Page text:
"I was trying to forget," Wash groaned.
"Be brave, honey," Zoe murmured. "And get to the juicy bit."
"I'll tell it," Simon sighed. "We were aiming for the turtle's—piyan," he frowned at Kaylee's giggling, but continued, "and when we got there we took out the diagrams, to compare. Unfortunately— or fortunately, as it is—it was too dark to see anything, and being inside a turtle's shell isn't a very pleasant experience."
"Damn right it ain't," Mal confirmed. "Which is why I decided to abort the mission."
Zoe's eyes widened. "Sir, I can't remember any missions you've ever called off before."
Mal raised his chin. "Some things a man just ain't supposed to do. Not even a doctor," he added generously.
"Thank you, Mal," said Simon. "Well, we were going to return to Ankh-Morpork, but apparently the Captain and Wash had understood the directions wrong—"
"It was a monkey!" Wash cried.
"In any case, instead of circling the world we got trapped between the elephant's legs or something—"
"It was bad," Mal said, shaken. "Trunks an' tails flyin' everywhere—hit a cluster of magic—some of the best gorram flying I ever seen Wash do." He nodded at Wash.
"And then we reached Great A'Tuin's head," Simon sighed.
Wash closed his eyes. "Its eyes," he whispered. "Each one was bigger than Serenity. And I could see them… looking at me… with…"
The entire room was silent, but for Jayne's lowered, random "gold!"
"With?" prodded Zoe, finally.
Mal spoke, looking in the direction of the bridge, where River sat alone, supervising the ship's course on autopilot. "You know how River can sort of… become… Serenity?" They nodded. "Well, she did. And turns out Wonder Girl can speak Turtle."
Simon saved Mal from having to continue. "The look Wash saw the turtle give Serenity was a look of deep, heartfelt love."
"And that was when Wash fainted?" Zoe asked, clearly forcing every inch of her face to keep from laughing. Wash nodded weakly.
"Yes," Mal answered gravely. "And worse, that was when Simon and I got clear, obvious evidence, that the Great A'Tuin—"
"—beyond a shadow of a doubt—" Simon put in.
"—was extremely, most definitely—"
"—male," they finished together.
After a moment of tense silence, Mal collected himself. "I'm going to say this very slowly to make sure you all understand, now." He cleared his throat loudly. "Anyone here even think about making a sound that could be considered any sort of mockery, will be doin' every single nasty duty we got on this ship and more, original as I can make 'em, for the next two hundred months. Are we clear?"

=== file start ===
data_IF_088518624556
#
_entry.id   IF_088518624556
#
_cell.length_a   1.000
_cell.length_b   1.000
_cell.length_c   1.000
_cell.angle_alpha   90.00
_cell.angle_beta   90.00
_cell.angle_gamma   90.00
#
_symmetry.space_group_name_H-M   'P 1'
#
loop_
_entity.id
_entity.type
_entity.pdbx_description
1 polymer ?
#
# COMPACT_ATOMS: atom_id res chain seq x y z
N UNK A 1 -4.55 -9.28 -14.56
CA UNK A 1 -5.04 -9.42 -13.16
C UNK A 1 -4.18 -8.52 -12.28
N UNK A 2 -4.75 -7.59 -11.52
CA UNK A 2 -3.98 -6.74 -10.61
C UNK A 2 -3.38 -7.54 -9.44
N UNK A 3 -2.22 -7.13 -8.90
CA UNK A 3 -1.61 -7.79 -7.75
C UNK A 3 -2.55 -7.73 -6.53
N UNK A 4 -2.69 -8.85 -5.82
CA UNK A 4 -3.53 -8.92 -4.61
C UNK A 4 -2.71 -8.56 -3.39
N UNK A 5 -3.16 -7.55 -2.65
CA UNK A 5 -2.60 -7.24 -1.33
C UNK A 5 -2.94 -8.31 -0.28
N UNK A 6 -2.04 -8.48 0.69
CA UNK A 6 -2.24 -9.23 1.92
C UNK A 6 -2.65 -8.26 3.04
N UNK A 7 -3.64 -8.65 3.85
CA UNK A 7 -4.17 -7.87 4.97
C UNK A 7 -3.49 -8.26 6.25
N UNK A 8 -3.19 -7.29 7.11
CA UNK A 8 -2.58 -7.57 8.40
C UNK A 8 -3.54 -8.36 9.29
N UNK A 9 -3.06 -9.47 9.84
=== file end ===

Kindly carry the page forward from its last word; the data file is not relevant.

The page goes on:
Some members of his crew were physically trembling with effort. Eventually Kaylee piped up. "Shiny!"
She scrambled out of the room, followed by all of the others, until Mal was left alone in the dining area, with nothing but vivid mental images of reptilian privates and the resonance of Jayne's trailing off-key howls:
"Gold, glod, gold!
It's shiny and it clinks!
It's pretty'n it can blind you if the sun glints off it jus' right and you ain't wearin' any shades! Goooololololold!"
Mal dropped his head, thumping it on the table. He wondered if there was a limit to how much the human memory could hold, and if so, how many hours of studying mathematical equations it would take to erase the memories of the last twenty-four hours from his mind.
Mal literally jumped in his seat before realizing that it was River, sitting barefoot on the table with a twinkle in her eye.
"Not very funny," he grumbled.
"Ook oook," she said lightly, only it somehow felt more like, 'I have to disagree.'
"All right, get out of here. Too many animals talking everywhere."
As she left the room with a secretive smile, she pointed to the floor beside his feet. Mal looked down.
A small, ugly looking dog was innocently looking up at him. Looked like something Jayne would have dragged in; smelled like it, too.
They'd have to let it go at the next stop. Mal wasn't about to keep any souvenirs from that mad, mad world on his ship.
But in the meantime, he thought, whada cute little doggie looks like he has'n eaten in days how I want to give him some protein and one o' dese pillows to sleep on, good doggie…
And in Serenity's wake, the turtle moved.
Tyen shiao-duh name of all that is sacred